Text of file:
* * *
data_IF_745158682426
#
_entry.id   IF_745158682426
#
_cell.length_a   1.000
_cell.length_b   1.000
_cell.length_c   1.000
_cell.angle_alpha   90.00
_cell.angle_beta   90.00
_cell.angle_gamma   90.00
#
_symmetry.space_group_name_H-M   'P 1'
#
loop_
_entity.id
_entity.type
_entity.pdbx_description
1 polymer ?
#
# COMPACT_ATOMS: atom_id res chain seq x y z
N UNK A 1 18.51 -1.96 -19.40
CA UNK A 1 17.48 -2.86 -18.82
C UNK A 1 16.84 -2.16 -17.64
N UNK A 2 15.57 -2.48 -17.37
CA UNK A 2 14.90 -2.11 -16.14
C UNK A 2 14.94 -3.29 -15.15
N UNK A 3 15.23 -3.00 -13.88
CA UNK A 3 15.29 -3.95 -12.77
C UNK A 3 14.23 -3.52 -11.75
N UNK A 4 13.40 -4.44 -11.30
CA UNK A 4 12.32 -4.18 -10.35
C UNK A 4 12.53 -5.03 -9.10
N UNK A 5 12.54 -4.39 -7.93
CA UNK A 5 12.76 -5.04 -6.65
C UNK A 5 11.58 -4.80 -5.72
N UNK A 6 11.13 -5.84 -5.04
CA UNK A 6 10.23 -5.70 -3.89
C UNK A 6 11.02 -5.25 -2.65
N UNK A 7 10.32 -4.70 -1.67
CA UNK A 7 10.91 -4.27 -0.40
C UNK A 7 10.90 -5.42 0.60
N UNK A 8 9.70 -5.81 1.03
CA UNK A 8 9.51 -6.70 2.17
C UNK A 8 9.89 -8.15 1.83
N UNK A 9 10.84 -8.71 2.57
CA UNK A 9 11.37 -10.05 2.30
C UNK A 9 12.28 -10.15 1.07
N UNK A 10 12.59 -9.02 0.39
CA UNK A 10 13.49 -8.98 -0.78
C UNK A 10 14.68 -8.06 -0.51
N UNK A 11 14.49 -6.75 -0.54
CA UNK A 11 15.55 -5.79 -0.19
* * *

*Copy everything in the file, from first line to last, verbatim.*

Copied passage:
data_IF_745158682426
#
_entry.id   IF_745158682426
#
_cell.length_a   1.000
_cell.length_b   1.000
_cell.length_c   1.000
_cell.angle_alpha   90.00
_cell.angle_beta   90.00
_cell.angle_gamma   90.00
#
_symmetry.space_group_name_H-M   'P 1'
#
loop_
_entity.id
_entity.type
_entity.pdbx_description
1 polymer ?
#
# COMPACT_ATOMS: atom_id res chain seq x y z
N UNK A 1 18.51 -1.96 -19.40
CA UNK A 1 17.48 -2.86 -18.82
C UNK A 1 16.84 -2.16 -17.64
N UNK A 2 15.57 -2.48 -17.37
CA UNK A 2 14.90 -2.11 -16.14
C UNK A 2 14.94 -3.29 -15.15
N UNK A 3 15.23 -3.00 -13.88
CA UNK A 3 15.29 -3.95 -12.77
C UNK A 3 14.23 -3.52 -11.75
N UNK A 4 13.40 -4.44 -11.30
CA UNK A 4 12.32 -4.18 -10.35
C UNK A 4 12.53 -5.03 -9.10
N UNK A 5 12.54 -4.39 -7.93
CA UNK A 5 12.76 -5.04 -6.65
C UNK A 5 11.58 -4.80 -5.72
N UNK A 6 11.13 -5.84 -5.04
CA UNK A 6 10.23 -5.70 -3.89
C UNK A 6 11.02 -5.25 -2.65
N UNK A 7 10.32 -4.70 -1.67
CA UNK A 7 10.91 -4.27 -0.40
C UNK A 7 10.90 -5.42 0.60
N UNK A 8 9.70 -5.81 1.03
CA UNK A 8 9.51 -6.70 2.17
C UNK A 8 9.89 -8.15 1.83
N UNK A 9 10.84 -8.71 2.57
CA UNK A 9 11.37 -10.05 2.30
C UNK A 9 12.28 -10.15 1.07
N UNK A 10 12.59 -9.02 0.39
CA UNK A 10 13.49 -8.98 -0.78
C UNK A 10 14.68 -8.06 -0.51
N UNK A 11 14.49 -6.75 -0.54
CA UNK A 11 15.55 -5.79 -0.19